Wednesday, March 19, 2008

Home found for wolf hybrid, puppies

Animals to be sent later this week to southwestern Montana


By TERRY SMITH
Express Staff Writer

Six black puppies nurse from their mother, a wolf hybrid, a few weeks ago at the Animal Shelter of the Wood River Valley. Now almost 5 weeks old, puppies and mother will be sent later this week to a foster home in the Bitterroot Valley of southwestern Montana through arrangements made by the animal shelter and Wolfdog Rescue Resources. The animals were taken to the shelter after they were removed from underneath a porch on Feb. 20 from the Weyyakin area of Sun Valley. Photo by David N. Seelig

A happy ending seems in store for a wolf hybrid and her six puppies that were removed last month from under a porch in the Weyyakin area of Sun Valley.

Sometime later this week, mom and pups will be moved to a foster home in the Bitterroot Valley of southwestern Montana. Arrangements for relocating the animals were made by the Animal Shelter of the Wood River Valley, which has housed mom and pups for the past month, and Wolfdog Rescue Resources, a national organization dedicated to finding suitable homes for wolf hybrids.

"I think it's going to work out well for everyone," said JoAnne Dixon, executive director of the animal shelter.

Mom and puppies found themselves in the care of the animal shelter after they were removed from underneath a porch on Feb. 20. The mother had been hanging out in the area for a month or so but was reportedly acting aggressive to regular dogs in the area after she gave birth to a littler of six.

Arrangements were still being made on Tuesday for transportation of the animals. "We're just trying to get all the particulars worked out," Dixon said.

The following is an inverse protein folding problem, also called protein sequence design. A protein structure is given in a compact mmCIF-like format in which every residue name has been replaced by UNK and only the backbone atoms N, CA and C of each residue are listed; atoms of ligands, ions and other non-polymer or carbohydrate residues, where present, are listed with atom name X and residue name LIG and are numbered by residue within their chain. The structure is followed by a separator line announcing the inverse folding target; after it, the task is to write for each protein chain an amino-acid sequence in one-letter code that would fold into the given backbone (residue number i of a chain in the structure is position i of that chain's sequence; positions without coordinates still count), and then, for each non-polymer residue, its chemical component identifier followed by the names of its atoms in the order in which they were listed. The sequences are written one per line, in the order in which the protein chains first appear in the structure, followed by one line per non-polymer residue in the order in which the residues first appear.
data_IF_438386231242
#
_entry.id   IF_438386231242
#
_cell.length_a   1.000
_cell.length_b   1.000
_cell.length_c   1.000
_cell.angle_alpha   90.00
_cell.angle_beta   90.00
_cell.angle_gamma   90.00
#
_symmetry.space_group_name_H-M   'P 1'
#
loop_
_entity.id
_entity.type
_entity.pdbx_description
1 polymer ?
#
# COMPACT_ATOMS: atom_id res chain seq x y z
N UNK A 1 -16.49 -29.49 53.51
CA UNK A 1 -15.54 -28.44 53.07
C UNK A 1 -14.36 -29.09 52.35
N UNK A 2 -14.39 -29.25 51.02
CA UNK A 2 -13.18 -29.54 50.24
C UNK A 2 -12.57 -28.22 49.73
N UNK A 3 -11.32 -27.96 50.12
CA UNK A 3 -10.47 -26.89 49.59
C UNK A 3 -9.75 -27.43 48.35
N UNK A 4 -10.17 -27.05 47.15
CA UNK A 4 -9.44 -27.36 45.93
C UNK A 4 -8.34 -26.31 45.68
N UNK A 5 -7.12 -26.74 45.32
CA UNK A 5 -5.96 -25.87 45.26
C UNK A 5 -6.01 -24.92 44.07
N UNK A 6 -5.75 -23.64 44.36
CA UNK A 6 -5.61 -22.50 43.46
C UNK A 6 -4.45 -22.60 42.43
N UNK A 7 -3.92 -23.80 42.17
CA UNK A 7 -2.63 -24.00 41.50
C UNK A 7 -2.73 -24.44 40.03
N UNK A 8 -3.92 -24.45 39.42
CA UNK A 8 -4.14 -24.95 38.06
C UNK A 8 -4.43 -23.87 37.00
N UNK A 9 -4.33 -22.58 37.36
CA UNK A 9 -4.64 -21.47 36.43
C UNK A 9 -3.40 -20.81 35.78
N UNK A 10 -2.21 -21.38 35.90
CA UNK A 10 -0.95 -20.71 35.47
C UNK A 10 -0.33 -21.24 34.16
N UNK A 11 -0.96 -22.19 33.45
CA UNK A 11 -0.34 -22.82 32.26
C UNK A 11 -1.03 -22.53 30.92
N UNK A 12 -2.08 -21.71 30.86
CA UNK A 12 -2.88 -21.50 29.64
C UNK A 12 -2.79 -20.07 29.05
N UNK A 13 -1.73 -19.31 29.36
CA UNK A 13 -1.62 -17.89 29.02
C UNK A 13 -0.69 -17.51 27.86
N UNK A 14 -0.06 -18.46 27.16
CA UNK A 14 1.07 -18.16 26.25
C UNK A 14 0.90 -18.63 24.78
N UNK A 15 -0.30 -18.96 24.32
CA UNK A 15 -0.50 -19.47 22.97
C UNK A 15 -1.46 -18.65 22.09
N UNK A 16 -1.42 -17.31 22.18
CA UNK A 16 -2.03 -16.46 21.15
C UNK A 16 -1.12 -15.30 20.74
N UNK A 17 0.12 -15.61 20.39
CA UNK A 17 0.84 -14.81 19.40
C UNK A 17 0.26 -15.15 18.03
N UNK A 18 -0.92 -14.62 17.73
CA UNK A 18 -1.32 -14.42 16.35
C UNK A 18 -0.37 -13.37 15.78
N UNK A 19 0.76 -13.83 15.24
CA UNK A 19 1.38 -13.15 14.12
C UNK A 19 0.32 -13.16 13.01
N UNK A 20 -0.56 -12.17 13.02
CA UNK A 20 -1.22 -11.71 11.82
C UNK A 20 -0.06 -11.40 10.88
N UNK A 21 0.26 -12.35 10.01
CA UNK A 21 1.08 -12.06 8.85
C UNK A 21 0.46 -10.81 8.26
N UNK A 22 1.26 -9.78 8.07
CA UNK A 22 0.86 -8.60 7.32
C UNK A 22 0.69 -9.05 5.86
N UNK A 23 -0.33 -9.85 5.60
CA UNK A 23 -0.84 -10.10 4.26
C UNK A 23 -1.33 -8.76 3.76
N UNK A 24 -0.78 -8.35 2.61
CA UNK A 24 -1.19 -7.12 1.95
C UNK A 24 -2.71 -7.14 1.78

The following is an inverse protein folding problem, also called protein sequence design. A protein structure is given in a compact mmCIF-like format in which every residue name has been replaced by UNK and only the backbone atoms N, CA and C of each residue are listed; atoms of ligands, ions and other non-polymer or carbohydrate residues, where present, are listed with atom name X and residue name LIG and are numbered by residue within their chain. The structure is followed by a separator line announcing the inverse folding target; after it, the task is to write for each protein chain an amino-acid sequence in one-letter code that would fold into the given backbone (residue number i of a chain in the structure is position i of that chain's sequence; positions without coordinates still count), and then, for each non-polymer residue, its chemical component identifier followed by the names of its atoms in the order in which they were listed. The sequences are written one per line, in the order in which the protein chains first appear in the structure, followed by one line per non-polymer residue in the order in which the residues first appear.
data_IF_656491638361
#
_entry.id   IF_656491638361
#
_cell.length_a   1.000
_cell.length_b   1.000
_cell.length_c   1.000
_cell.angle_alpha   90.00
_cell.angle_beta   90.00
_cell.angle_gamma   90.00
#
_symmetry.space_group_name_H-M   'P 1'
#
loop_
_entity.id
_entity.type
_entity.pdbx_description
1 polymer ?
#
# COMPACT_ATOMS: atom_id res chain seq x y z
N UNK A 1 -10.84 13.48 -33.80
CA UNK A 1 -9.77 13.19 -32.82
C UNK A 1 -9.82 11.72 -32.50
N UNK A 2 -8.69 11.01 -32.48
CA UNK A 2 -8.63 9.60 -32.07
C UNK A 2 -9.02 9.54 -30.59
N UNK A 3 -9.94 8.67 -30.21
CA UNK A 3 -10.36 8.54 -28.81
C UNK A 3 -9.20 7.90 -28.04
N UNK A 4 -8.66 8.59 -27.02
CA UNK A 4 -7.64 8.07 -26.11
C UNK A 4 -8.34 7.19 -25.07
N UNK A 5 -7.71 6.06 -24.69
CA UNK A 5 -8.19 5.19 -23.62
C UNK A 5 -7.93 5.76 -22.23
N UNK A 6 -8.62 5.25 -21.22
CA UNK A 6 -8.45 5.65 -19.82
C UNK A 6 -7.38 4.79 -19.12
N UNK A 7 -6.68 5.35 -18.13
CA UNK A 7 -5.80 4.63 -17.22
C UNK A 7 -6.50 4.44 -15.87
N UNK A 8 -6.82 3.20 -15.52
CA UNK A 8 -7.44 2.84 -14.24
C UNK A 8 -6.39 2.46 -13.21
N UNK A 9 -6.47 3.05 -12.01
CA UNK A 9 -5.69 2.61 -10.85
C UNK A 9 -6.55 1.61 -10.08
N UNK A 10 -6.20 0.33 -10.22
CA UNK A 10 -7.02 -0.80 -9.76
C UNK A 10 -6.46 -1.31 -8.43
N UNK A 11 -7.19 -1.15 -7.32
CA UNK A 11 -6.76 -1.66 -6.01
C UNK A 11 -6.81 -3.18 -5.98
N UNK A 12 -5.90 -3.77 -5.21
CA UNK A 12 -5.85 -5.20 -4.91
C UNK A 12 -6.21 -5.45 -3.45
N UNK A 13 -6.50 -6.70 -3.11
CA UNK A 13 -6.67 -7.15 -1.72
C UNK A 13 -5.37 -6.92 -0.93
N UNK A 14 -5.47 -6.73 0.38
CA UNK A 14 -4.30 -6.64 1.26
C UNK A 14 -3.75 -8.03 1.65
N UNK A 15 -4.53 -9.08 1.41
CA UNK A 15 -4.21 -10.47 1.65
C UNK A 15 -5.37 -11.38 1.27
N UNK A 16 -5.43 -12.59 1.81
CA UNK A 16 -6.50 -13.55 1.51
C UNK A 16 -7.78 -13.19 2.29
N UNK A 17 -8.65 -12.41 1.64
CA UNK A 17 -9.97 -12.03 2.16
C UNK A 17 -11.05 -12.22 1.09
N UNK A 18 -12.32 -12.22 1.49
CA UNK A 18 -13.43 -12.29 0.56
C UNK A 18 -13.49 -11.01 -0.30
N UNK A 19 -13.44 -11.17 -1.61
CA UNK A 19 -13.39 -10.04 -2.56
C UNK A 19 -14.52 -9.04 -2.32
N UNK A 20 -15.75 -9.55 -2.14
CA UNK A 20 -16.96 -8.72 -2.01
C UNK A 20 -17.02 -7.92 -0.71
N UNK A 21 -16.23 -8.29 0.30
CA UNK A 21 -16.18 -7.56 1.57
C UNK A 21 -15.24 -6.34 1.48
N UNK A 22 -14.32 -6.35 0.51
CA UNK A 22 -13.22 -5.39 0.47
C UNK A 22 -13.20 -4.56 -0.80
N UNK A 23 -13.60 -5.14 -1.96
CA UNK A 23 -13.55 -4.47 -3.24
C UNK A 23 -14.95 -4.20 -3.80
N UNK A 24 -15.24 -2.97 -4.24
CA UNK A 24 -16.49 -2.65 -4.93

Lora Pechy, who describes herself as a "volunteer foster individual," will be caring for the animals until the puppies are old enough to be adopted out. But before that, mom and puppies will be spayed or neutered to prevent further spread of wolf hybrids, which are typically unsuitable as pets in more urban environments.

Pechy said the mission of Wolfdog Rescue Resources is to discourage breeding of wolf-dog crosses but to protect and find homes for those that already exist.

"These are very special animals that are sometimes displaced," Pechy said. "The homes are screened very, very carefully to make sure that they go to a responsible owner."

Pechy credited Kim Kahl, of the rescue organization, of making most of the arrangements for transporting the animals to the Bitterroot Valley.

"She was a key player in getting this together, and then she contacted me and we were able to put together the finishing touches" she said.

Pechy said the rescue organization learned about the plight of the animals through stories in the Idaho Mountain Express.

Dixon said mother and puppies have done well at the animal shelter. The pups still had their eyes closed when they arrived but they are now about five weeks old.

"It's not going to be cheap for us to move them, so anyone who would like to help get them moved, we would appreciate a donation," she said.

The animal shelter can be contacted at 788-4351.

Dixon said she is relieved that placement has been found for the animals. Plus, the animal shelter needs the space.

"We had overpopulation already," Dixon said. "Anyone looking for a puppy, we have more than we can handle, so come on down."




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